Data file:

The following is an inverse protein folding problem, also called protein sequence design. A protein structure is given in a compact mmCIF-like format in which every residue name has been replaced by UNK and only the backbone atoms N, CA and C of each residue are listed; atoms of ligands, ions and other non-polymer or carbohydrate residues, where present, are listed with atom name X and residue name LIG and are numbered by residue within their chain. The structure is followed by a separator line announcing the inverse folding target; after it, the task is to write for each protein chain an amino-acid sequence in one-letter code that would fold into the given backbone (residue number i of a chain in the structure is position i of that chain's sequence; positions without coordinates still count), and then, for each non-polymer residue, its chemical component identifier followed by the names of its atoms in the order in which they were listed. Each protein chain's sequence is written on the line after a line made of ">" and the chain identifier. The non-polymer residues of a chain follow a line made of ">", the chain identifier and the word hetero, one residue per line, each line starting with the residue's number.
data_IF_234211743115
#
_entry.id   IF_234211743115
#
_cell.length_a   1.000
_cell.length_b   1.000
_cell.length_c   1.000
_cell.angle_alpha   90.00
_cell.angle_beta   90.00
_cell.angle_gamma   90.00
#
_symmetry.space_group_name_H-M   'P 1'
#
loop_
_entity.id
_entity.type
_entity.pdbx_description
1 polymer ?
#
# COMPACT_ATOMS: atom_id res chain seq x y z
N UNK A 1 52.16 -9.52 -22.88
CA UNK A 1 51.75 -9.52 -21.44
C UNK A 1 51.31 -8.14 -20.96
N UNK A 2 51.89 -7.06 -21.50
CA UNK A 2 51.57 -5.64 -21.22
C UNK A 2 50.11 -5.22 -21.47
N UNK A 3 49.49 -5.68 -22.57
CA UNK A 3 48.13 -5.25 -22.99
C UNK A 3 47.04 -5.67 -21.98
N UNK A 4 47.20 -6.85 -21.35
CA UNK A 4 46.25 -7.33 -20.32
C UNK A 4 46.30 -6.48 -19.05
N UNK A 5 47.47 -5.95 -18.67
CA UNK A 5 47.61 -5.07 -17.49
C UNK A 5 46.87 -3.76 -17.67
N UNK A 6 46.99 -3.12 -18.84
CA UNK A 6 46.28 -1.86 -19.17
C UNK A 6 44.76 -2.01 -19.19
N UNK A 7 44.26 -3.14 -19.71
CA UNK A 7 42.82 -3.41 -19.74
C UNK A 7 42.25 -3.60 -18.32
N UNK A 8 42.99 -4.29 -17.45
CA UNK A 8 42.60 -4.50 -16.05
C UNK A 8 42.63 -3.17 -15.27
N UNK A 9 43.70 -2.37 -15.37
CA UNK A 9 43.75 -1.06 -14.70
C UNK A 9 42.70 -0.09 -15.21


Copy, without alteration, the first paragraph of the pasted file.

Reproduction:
The following is an inverse protein folding problem, also called protein sequence design. A protein structure is given in a compact mmCIF-like format in which every residue name has been replaced by UNK and only the backbone atoms N, CA and C of each residue are listed; atoms of ligands, ions and other non-polymer or carbohydrate residues, where present, are listed with atom name X and residue name LIG and are numbered by residue within their chain. The structure is followed by a separator line announcing the inverse folding target; after it, the task is to write for each protein chain an amino-acid sequence in one-letter code that would fold into the given backbone (residue number i of a chain in the structure is position i of that chain's sequence; positions without coordinates still count), and then, for each non-polymer residue, its chemical component identifier followed by the names of its atoms in the order in which they were listed. Each protein chain's sequence is written on the line after a line made of ">" and the chain identifier. The non-polymer residues of a chain follow a line made of ">", the chain identifier and the word hetero, one residue per line, each line starting with the residue's number.